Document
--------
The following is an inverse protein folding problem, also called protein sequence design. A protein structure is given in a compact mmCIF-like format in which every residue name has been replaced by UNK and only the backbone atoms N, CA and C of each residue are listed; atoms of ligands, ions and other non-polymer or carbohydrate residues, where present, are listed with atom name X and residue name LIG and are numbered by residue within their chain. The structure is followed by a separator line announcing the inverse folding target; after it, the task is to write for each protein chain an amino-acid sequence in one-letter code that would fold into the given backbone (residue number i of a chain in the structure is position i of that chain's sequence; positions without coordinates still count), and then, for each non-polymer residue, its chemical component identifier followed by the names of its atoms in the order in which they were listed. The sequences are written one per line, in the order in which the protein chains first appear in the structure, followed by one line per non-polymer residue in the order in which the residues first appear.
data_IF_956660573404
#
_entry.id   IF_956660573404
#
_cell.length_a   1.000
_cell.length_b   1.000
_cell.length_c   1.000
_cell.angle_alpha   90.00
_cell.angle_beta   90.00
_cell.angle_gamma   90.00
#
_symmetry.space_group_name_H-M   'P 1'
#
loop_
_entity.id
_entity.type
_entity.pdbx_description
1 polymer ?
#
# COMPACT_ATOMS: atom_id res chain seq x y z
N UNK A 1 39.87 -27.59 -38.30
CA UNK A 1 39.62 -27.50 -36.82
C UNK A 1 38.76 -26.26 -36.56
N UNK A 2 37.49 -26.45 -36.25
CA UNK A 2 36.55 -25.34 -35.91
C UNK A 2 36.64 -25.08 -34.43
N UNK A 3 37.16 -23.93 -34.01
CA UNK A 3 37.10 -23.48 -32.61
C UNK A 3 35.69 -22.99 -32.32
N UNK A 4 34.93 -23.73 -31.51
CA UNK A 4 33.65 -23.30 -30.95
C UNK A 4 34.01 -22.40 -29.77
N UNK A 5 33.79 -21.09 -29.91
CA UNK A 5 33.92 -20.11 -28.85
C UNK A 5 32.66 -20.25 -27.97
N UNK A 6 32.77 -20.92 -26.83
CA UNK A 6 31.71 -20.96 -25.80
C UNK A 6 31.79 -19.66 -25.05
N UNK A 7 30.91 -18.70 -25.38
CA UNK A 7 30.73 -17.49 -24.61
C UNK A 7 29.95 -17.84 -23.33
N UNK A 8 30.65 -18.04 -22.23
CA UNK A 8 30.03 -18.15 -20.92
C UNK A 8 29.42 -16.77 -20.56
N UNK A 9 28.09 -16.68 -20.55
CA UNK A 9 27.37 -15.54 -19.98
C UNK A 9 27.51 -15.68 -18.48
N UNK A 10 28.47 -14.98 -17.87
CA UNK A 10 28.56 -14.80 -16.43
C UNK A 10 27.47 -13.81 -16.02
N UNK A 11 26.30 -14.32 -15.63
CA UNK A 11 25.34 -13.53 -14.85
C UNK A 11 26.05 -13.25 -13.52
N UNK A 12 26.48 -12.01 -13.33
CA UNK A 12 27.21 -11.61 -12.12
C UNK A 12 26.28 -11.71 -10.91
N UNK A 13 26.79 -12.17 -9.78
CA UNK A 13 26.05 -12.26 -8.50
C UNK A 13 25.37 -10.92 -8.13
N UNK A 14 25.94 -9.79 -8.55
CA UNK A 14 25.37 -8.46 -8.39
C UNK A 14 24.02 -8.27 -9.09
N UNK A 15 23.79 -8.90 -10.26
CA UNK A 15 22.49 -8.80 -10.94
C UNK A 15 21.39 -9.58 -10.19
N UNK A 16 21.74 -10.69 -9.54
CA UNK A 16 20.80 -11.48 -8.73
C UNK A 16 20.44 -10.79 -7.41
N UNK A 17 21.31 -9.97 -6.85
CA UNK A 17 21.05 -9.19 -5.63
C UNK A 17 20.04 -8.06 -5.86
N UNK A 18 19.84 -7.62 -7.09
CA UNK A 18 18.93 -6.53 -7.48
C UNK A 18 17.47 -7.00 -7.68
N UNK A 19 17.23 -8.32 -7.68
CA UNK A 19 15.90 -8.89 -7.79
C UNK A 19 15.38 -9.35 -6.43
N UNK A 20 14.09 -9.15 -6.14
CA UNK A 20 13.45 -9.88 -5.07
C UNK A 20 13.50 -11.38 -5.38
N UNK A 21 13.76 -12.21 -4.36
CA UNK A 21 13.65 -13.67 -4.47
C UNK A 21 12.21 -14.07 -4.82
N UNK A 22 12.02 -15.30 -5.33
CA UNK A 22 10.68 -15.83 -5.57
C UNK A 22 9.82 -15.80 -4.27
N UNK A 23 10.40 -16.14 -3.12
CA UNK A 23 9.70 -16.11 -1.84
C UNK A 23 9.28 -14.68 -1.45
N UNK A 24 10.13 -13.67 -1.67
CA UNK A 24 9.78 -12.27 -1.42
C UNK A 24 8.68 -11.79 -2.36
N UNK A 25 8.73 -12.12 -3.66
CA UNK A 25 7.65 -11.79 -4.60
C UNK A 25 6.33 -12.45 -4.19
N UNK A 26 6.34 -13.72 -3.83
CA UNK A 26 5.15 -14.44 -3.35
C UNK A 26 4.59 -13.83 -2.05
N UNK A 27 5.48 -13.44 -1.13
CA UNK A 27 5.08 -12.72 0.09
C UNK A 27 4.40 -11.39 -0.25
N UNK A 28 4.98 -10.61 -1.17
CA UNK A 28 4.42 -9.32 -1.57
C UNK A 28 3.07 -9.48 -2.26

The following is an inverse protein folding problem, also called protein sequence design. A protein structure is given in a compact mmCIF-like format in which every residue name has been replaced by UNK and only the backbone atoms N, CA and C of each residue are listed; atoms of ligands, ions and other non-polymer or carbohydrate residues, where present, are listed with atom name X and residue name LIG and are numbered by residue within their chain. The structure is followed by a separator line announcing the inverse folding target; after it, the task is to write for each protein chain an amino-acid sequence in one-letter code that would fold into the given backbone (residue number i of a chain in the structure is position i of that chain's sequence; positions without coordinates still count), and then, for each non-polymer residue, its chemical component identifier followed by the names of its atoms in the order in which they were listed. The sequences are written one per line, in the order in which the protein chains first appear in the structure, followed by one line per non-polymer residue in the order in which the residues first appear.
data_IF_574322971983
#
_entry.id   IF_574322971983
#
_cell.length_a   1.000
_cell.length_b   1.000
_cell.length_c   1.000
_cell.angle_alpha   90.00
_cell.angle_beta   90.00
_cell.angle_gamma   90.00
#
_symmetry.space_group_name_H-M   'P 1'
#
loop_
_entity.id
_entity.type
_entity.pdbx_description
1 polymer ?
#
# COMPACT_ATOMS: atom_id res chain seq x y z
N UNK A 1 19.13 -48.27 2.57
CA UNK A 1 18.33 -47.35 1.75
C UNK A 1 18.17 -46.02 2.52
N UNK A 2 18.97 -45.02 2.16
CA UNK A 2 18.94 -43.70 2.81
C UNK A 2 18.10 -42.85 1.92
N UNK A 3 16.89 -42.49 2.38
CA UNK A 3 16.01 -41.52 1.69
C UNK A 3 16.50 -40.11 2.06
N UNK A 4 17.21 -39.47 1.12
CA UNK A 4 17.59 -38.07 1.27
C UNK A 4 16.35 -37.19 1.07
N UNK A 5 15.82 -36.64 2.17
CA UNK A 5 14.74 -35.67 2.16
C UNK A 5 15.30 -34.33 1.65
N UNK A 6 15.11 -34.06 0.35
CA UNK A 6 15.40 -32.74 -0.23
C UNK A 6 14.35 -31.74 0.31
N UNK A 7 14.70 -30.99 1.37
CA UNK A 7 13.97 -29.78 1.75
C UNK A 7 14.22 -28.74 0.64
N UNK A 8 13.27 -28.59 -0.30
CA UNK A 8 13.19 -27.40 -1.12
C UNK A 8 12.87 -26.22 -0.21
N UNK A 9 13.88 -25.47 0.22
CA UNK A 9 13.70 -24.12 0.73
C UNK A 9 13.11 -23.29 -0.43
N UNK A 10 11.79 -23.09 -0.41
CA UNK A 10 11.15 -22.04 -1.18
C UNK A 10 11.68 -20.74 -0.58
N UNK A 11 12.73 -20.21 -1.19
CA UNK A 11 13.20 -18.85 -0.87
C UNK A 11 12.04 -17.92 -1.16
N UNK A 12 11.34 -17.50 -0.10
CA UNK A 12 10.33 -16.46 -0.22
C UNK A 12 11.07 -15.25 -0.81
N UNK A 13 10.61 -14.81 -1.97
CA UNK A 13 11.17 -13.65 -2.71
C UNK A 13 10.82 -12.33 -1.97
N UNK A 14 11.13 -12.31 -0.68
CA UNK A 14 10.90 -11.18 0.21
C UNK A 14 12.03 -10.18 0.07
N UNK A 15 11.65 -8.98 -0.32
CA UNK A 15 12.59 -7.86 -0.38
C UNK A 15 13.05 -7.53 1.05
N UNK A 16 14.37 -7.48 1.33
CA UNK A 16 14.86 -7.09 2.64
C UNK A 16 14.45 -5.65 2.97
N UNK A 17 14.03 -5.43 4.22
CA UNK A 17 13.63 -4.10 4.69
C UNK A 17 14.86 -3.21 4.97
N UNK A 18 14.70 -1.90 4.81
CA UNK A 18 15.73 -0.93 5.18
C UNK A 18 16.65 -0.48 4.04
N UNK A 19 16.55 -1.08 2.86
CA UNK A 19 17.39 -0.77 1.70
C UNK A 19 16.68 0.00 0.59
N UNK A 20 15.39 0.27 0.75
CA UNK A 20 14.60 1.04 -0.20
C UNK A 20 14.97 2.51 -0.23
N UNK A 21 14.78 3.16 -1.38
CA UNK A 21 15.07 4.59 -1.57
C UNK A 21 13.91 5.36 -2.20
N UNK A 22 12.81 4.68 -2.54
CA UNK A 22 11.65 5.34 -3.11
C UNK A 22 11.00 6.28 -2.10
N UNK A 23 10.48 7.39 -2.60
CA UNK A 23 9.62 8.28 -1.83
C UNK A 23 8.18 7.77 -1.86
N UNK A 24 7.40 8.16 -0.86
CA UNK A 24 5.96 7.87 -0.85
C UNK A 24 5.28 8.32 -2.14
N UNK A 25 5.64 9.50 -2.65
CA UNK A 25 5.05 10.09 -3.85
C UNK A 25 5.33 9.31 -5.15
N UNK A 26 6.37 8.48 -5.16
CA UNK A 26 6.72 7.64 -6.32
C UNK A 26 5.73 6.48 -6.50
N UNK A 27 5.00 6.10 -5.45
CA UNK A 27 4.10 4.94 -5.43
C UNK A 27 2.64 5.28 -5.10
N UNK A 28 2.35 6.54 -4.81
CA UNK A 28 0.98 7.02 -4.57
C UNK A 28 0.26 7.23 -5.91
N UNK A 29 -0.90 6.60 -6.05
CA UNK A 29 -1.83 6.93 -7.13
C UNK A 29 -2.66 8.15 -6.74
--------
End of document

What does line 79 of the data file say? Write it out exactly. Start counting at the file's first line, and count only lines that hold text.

N UNK A 20 14.09 -9.15 -6.14